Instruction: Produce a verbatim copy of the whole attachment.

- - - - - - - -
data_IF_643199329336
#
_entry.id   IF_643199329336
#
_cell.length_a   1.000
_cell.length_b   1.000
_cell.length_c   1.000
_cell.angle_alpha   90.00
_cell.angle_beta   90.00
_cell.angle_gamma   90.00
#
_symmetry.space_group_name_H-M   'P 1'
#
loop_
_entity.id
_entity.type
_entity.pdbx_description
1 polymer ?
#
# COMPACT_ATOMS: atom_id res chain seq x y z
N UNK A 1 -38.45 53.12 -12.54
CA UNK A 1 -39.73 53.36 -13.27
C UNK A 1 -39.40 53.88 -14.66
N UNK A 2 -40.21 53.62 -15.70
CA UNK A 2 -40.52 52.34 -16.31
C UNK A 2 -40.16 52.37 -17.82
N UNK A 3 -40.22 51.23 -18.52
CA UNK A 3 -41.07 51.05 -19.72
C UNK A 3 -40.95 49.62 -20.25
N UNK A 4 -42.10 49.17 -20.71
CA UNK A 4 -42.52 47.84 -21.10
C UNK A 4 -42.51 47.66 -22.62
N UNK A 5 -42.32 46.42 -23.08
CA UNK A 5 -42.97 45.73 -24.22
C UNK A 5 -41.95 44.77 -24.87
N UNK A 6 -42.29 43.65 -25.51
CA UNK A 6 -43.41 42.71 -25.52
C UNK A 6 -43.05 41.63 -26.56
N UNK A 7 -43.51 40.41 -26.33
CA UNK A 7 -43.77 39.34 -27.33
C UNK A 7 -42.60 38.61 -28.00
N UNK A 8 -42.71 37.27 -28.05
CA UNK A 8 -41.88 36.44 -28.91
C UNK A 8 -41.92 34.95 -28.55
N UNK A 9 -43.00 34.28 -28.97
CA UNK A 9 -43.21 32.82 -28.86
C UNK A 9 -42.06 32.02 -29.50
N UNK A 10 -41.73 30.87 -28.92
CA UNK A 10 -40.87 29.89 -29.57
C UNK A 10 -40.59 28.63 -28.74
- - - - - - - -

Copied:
data_IF_643199329336
#
_entry.id   IF_643199329336
#
_cell.length_a   1.000
_cell.length_b   1.000
_cell.length_c   1.000
_cell.angle_alpha   90.00
_cell.angle_beta   90.00
_cell.angle_gamma   90.00
#
_symmetry.space_group_name_H-M   'P 1'
#
loop_
_entity.id
_entity.type
_entity.pdbx_description
1 polymer ?
#
# COMPACT_ATOMS: atom_id res chain seq x y z
N UNK A 1 -38.45 53.12 -12.54
CA UNK A 1 -39.73 53.36 -13.27
C UNK A 1 -39.40 53.88 -14.66
N UNK A 2 -40.21 53.62 -15.70
CA UNK A 2 -40.52 52.34 -16.31
C UNK A 2 -40.16 52.37 -17.82
N UNK A 3 -40.22 51.23 -18.52
CA UNK A 3 -41.07 51.05 -19.72
C UNK A 3 -40.95 49.62 -20.25
N UNK A 4 -42.10 49.17 -20.71
CA UNK A 4 -42.52 47.84 -21.10
C UNK A 4 -42.51 47.66 -22.62
N UNK A 5 -42.32 46.42 -23.08
CA UNK A 5 -42.97 45.73 -24.22
C UNK A 5 -41.95 44.77 -24.87
N UNK A 6 -42.29 43.65 -25.51
CA UNK A 6 -43.41 42.71 -25.52
C UNK A 6 -43.05 41.63 -26.56
N UNK A 7 -43.51 40.41 -26.33
CA UNK A 7 -43.77 39.34 -27.33
C UNK A 7 -42.60 38.61 -28.00
N UNK A 8 -42.71 37.27 -28.05
CA UNK A 8 -41.88 36.44 -28.91
C UNK A 8 -41.92 34.95 -28.55
N UNK A 9 -43.00 34.28 -28.97
CA UNK A 9 -43.21 32.82 -28.86
C UNK A 9 -42.06 32.02 -29.50
N UNK A 10 -41.73 30.87 -28.92
CA UNK A 10 -40.87 29.89 -29.57
C UNK A 10 -40.59 28.63 -28.74